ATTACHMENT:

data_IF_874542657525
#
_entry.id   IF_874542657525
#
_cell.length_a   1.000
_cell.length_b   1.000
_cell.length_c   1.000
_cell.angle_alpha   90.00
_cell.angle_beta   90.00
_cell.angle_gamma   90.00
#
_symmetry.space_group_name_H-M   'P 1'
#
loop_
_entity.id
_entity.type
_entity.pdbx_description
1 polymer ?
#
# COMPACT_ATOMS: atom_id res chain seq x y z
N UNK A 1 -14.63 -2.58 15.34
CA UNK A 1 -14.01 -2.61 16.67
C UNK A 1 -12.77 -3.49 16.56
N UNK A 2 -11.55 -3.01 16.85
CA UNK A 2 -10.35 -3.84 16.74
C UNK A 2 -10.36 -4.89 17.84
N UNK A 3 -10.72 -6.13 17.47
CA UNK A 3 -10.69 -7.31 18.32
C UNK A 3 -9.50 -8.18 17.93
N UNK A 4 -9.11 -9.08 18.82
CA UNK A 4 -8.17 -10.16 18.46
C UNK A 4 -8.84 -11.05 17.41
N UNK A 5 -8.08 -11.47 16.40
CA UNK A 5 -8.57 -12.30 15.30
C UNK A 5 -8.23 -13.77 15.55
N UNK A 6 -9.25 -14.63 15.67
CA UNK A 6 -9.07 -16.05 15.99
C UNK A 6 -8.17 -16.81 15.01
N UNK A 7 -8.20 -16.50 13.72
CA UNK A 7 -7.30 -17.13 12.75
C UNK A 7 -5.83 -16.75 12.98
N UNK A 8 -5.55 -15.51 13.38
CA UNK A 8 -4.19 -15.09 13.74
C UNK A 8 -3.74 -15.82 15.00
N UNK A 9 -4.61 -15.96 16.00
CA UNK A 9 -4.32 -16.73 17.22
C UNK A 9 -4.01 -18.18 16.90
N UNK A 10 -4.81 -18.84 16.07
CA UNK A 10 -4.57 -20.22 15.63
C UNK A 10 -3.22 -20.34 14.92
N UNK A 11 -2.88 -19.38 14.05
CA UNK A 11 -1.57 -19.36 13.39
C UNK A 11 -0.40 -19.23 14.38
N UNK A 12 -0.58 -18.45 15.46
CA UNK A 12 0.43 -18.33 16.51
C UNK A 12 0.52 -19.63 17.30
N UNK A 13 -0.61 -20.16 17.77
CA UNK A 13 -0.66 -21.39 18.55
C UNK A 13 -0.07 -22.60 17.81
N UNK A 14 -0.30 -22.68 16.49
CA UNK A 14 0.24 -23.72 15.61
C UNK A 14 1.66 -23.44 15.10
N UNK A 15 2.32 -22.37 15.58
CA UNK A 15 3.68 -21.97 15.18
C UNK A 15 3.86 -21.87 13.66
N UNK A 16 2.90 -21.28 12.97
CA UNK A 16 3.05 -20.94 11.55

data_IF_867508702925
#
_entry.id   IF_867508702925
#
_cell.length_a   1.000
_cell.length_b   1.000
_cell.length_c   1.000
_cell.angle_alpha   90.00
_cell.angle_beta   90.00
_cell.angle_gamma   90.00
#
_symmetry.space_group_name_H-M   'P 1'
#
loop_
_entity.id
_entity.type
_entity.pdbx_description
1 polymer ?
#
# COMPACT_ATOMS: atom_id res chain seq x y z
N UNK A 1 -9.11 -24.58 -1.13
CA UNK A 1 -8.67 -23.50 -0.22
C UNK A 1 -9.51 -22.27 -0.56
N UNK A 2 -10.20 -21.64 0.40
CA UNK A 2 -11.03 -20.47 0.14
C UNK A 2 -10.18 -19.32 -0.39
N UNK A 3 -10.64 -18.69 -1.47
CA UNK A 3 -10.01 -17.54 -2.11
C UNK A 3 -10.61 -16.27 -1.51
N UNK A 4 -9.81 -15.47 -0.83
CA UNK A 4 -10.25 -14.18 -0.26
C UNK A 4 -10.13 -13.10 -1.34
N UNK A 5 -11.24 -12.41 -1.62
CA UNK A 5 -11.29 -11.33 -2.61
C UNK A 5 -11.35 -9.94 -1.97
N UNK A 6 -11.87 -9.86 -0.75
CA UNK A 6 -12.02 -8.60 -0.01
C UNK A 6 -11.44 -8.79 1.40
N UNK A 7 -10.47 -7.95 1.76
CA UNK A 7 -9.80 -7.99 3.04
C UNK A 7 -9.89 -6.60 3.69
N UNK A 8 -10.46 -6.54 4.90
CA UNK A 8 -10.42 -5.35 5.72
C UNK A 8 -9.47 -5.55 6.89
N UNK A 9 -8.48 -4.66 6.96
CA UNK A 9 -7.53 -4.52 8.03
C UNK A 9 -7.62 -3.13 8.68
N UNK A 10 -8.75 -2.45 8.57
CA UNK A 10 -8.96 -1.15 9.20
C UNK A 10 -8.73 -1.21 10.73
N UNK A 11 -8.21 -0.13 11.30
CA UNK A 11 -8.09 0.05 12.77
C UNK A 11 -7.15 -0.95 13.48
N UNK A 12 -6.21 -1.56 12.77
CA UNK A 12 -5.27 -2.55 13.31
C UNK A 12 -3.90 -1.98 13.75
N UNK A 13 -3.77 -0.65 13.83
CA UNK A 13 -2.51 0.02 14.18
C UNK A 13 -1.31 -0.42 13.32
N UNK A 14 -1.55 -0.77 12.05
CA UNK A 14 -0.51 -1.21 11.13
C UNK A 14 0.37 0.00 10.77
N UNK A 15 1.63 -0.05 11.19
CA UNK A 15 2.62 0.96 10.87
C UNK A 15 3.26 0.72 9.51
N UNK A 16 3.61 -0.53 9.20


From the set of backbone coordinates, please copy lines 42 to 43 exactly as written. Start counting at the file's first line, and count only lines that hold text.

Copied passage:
N UNK A 8 -5.55 -15.51 13.38
CA UNK A 8 -4.19 -15.09 13.74